The opener, Start With The Corners (referencing the puzzle of the title) may be under three minutes, but it is a full-on hard prog statement of intent, coming over like Atomic Rooster at their most vital and vibrant. It’s a fine opener without doubt, and yet it does nothing to prepare you for the nine minutes of pure 1970s folk-rock storytelling which comprises Donovan Ellington and its sequel, Donny Part Two. Telling the classic folk tale of a working man heading to America to find a new life in the promised land, only to find that, sadly, it is very much a case of ‘meet the new boss, same as the old boss’, the highest praise I can give is that this would have sat happily on a Steeleye Span record during their mid-’70s pomp and experimentation. Fairport’s Ric Sanders guests on violin in what is a masterstroke, as he gives things just the right dose of folk authenticity. Three tracks in, and so far it’s all winners. After the short spoken word / sound collage piece which is the almost avant-garde The War, things are going to go up another notch as we hit the finest fifteen minutes on the album by some way. Duet is a wonderfully multi-faceted piece, featuring shared vocals from Rosalie and Rosco, beginning in a sort of 10cc art-pop vein, and detouring into a mid-section with a hint of Beatle about it, before a magnificent coda complete with epic grandstanding guitar soloing takes us to the seven and a half minute close in triumphant fashion. Things have suddenly become very ‘prog’, but don’t touch that cape, because we’re staying in this zone for another seven minute epic of sorts, Tristitia Amnesia – a title so hard to remember how to spell that even the CD cover track listing gets it wrong! Lyrically dense and open to much subjective interpretation, musically the track is equally hardcore, with the overall effect being the most defiantly prog piece of the whole album, full of Gentle Giant juxtapositions between heavy guitar lines and busy, tricky musical arrangements. It’s another triumph, and the album is absolutely in the red zone now.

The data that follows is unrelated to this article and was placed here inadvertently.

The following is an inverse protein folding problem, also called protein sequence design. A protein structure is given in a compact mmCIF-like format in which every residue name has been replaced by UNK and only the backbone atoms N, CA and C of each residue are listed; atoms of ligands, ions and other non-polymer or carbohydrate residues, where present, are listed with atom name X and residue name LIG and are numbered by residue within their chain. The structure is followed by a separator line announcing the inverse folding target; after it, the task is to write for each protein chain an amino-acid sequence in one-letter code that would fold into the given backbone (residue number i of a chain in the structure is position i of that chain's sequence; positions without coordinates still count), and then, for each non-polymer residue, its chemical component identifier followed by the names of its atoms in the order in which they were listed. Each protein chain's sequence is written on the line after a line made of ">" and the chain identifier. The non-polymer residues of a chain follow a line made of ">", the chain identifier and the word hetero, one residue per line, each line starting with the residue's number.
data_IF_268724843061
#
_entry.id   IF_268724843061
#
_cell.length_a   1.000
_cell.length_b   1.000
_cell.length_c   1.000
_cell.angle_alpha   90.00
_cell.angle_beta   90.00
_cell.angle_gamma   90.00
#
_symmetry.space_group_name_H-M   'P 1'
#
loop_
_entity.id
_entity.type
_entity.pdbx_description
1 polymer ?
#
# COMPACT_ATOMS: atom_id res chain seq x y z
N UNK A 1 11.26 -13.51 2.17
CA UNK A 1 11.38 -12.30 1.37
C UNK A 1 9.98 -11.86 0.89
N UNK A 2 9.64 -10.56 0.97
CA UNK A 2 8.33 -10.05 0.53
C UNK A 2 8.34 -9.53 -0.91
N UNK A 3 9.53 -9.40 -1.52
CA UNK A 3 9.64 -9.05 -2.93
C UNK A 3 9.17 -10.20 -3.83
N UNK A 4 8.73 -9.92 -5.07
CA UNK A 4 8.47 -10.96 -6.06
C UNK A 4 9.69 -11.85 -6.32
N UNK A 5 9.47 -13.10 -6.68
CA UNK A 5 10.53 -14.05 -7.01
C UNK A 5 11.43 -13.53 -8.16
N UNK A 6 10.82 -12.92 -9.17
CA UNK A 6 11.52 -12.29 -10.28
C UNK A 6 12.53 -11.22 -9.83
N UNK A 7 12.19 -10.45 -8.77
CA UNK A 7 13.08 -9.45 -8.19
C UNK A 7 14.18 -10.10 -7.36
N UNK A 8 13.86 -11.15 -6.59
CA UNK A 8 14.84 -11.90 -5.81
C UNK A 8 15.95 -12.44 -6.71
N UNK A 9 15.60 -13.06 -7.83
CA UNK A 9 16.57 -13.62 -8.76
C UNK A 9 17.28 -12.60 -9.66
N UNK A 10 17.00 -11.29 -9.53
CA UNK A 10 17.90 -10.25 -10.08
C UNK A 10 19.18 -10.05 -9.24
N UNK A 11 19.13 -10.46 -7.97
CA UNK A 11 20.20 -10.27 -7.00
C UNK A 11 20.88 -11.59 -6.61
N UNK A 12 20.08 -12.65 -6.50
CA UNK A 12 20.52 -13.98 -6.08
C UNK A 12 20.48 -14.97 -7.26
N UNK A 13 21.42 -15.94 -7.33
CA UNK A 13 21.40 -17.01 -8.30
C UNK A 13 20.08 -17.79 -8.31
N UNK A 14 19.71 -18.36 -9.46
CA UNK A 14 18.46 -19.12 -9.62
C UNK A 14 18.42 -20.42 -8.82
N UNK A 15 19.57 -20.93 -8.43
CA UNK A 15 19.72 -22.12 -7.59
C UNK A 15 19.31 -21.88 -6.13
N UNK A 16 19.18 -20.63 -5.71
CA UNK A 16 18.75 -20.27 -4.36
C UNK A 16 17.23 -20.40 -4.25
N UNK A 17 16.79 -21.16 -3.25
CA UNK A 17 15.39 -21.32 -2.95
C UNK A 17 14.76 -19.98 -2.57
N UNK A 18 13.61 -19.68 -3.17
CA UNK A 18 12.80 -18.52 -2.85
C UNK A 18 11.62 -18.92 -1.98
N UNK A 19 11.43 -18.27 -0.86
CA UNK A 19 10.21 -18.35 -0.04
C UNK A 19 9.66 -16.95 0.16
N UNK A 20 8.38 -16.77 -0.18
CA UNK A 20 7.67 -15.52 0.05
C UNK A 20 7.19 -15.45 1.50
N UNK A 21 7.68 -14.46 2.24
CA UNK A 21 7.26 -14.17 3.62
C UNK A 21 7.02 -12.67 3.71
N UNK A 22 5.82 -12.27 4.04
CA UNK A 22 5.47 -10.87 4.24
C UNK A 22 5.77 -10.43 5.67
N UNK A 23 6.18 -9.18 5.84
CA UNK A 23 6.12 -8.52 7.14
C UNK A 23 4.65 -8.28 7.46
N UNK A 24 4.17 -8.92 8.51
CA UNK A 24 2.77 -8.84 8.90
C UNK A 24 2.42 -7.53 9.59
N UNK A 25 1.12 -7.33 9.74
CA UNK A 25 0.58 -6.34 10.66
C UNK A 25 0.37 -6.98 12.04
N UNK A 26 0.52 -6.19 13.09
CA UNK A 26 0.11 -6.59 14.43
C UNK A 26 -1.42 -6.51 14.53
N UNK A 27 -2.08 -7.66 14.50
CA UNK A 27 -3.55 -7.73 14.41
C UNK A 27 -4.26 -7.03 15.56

It’s back to shorter and slightly more concise pieces at this point, with the dark and beguiling Scared Of The Dark giving way to the acid-folk existentialism of God Is A Verb and the muscular groove of the bizarrely titled Suck Push Bang Blow (definitely the first song by that name I’ve ever come across, it’s hard to imagine it being a widely used expression). The closing song of the album proper follows this, with the splendidly composed rumination on life, love and excess which is The Liner Notes, six minutes of gradually building majesty to finish the official proceedings in style. But we aren’t quite done yet, as both ‘sides’ (can we still say ‘sides’ now?) of a pre-album single release Number 149 / The Fossil Song are included for a very welcome dessert to follow the main course. Number 149 is a nostalgic song, wistfully taking its name from the number of the house in which the young Rosalie grew up, while The Fossil Song has a darker gravitas in its lyrical content, yet mixes this with a chorus which will burrow into your head and take up residence. Don’t try to fight it, just let it in and ride out its residency – because it will sit there reminding you that somehow, despite not seemingly over commercial, the song is irrestistibly catchy almost by stealth.

Great credit has to be given to Rosalie Cunningham for creating this album. Not only did she play the vast majority of the instruments and write everything (apart from three co-writes), she has proceeded along her already-introduced eclectic path and managed to refine it into the most coherent and accomplished work she has yet produced, either solo or with Purson. The lyrics are just the right level of inscrutability and allusion without being too vague for their own good, with lines such as ‘Lip slip differential, LSD’ and ‘Nursing third degree cerebral burns’ bringing to mind prime Ian Anderson, which cannot be a bad thing. I don’t know whether this album is the final piece of the puzzle, but I’m looking forward to seeing what the next one can add to the picture. Going by this one, it could go anywhere it wants to…